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How to value a business: How much is your business worth?

Whether it’s to acquire funding via a small business loan or investors or sell the business, properly valuing your business is an important step that needs to be done right. 

The more accurately you can appraise the value of your business, the more funding you’ll be able to generate and the greater chance you’ll have of securing a buyer. 

A business valuation is the process of determining how much your business is worth

There are several specific methods that are typically used to calculate a business’s true worth, but these are the 3 main overarching valuation methods which all specific methods fit under: 


3 Methods to Value a Business:

  1. Income-based: Calculates valued based primarily on income metrics such as revenue and profit. This includes the Discounted Cash Flow method which takes into consideration projected future cash flow value at present compared to risk as well as Capitalization of Earnings, which is a combination of revenue, profit, and cash flow projections.
  2. Asset-based: Calculates value based on a business’s assets.
  3. Market-based: Calculates value based on the sale of similar businesses within your same industry. 

It’s also important for entrepreneurs in the market to buy or invest in to be aware of how business valuations work, so they know how to properly value a business which they’re considering purchasing or making an investment in. 

No matter where you fall in the process, you should invest the necessary time to better understand how business valuations work. 

That’s why the purpose of this guide is to break down how business valuations work, methods for doing so, and tips to help make the process smoother for all parties involved.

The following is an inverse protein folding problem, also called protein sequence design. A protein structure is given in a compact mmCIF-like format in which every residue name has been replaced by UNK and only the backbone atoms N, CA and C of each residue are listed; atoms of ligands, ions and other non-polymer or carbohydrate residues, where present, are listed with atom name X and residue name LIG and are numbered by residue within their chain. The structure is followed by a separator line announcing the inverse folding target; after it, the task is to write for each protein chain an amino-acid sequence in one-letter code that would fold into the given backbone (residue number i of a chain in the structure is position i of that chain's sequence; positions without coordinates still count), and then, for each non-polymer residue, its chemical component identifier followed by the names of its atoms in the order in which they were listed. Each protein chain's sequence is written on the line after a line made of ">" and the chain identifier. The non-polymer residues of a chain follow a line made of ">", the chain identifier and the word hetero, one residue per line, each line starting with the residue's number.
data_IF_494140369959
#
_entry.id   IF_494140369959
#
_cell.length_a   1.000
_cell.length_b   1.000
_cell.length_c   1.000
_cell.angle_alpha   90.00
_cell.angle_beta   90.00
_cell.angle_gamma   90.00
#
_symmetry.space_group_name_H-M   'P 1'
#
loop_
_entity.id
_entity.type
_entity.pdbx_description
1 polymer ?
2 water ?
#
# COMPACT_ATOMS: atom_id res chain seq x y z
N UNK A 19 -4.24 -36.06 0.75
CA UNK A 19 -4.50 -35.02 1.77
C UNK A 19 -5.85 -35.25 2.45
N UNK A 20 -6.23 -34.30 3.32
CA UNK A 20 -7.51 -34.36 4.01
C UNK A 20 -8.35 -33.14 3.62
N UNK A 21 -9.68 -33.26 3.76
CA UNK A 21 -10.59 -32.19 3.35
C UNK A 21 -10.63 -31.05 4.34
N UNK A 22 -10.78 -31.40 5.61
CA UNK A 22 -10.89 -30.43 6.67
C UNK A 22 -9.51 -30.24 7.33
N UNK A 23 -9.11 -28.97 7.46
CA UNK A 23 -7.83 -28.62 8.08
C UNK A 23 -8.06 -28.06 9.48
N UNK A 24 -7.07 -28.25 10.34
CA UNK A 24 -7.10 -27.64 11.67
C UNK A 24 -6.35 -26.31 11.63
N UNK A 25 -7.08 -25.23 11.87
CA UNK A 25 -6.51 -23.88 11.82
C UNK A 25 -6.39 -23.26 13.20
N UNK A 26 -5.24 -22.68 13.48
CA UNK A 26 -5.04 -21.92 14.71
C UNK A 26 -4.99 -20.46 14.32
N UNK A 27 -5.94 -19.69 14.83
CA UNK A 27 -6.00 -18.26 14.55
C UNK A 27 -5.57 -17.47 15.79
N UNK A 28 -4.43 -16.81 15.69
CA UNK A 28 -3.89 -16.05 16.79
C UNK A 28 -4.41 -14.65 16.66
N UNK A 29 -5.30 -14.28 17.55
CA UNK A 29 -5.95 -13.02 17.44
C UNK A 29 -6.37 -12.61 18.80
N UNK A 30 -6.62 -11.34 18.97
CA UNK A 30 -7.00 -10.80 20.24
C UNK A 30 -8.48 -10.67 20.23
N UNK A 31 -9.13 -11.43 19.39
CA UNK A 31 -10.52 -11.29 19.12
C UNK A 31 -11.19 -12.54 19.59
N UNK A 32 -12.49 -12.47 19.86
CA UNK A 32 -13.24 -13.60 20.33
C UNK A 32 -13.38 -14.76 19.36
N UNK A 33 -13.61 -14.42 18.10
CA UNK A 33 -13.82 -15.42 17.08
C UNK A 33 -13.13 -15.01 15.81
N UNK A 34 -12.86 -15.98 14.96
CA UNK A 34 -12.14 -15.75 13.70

Table of contents

  • Preparing to value your business
  • 3 Primary methods for calculating the value of your business
  • How to value your business example
  • Tips to make the most of your business valuation

First, let’s talk about some important tips for preparing for your valuation:

Preparing to value your business

Before we dive into the major business valuation methods, there are some important steps you should take to prepare for your business valuation.

Appraising the value of your business is a big step no matter what point in the business growth timeline you’re at, so investing a bit of time to prepare beforehand can help make sure things go off without a hitch. 

Here are 4 things you should do before valuing your business:

1. Learn about business valuations

Since you’re reading this, you’re probably already at this step. 

However, it’s important to mention that because business valuations can be complex and are directly tied to the success and/or ultimate monetary value of your business, you should take some time to learn about business valuations. 

Learn about the different valuation methods, what type of business should use which method, why, and all the various details you should take into consideration when valuing the business. 

For example, two of the most important terms you should look into are Seller’s Discretionary Earnings (SDE) and Earnings Before Interest, Taxes, Depreciation, and Amortization (EBITDA).